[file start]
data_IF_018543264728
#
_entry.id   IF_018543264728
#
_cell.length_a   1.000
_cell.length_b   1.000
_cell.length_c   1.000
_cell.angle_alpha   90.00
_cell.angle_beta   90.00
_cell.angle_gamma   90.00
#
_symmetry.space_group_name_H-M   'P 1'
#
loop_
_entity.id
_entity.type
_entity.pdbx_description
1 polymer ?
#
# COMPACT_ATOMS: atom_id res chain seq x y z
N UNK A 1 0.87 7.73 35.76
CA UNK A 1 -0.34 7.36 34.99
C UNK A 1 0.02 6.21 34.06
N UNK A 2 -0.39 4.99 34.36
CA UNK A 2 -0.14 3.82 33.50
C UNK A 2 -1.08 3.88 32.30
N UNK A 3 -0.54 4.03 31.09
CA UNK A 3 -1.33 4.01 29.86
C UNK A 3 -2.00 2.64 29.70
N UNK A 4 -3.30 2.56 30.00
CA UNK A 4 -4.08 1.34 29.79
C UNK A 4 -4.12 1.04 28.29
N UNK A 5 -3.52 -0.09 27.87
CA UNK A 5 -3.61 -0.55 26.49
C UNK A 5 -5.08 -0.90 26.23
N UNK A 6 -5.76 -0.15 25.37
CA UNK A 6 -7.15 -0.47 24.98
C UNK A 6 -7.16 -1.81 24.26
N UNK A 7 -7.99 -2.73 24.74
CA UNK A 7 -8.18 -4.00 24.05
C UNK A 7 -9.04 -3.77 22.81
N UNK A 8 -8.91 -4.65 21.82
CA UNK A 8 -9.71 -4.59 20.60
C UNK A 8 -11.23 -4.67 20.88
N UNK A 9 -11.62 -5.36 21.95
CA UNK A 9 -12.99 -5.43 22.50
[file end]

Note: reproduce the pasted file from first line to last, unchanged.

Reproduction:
data_IF_018543264728
#
_entry.id   IF_018543264728
#
_cell.length_a   1.000
_cell.length_b   1.000
_cell.length_c   1.000
_cell.angle_alpha   90.00
_cell.angle_beta   90.00
_cell.angle_gamma   90.00
#
_symmetry.space_group_name_H-M   'P 1'
#
loop_
_entity.id
_entity.type
_entity.pdbx_description
1 polymer ?
#
# COMPACT_ATOMS: atom_id res chain seq x y z
N UNK A 1 0.87 7.73 35.76
CA UNK A 1 -0.34 7.36 34.99
C UNK A 1 0.02 6.21 34.06
N UNK A 2 -0.39 4.99 34.36
CA UNK A 2 -0.14 3.82 33.50
C UNK A 2 -1.08 3.88 32.30
N UNK A 3 -0.54 4.03 31.09
CA UNK A 3 -1.33 4.01 29.86
C UNK A 3 -2.00 2.64 29.70
N UNK A 4 -3.30 2.56 30.00
CA UNK A 4 -4.08 1.34 29.79
C UNK A 4 -4.12 1.04 28.29
N UNK A 5 -3.52 -0.09 27.87
CA UNK A 5 -3.61 -0.55 26.49
C UNK A 5 -5.08 -0.90 26.23
N UNK A 6 -5.76 -0.15 25.37
CA UNK A 6 -7.15 -0.47 24.98
C UNK A 6 -7.16 -1.81 24.26
N UNK A 7 -7.99 -2.73 24.74
CA UNK A 7 -8.18 -4.00 24.05
C UNK A 7 -9.04 -3.77 22.81
N UNK A 8 -8.91 -4.65 21.82
CA UNK A 8 -9.71 -4.59 20.60
C UNK A 8 -11.23 -4.67 20.88
N UNK A 9 -11.62 -5.36 21.95
CA UNK A 9 -12.99 -5.43 22.50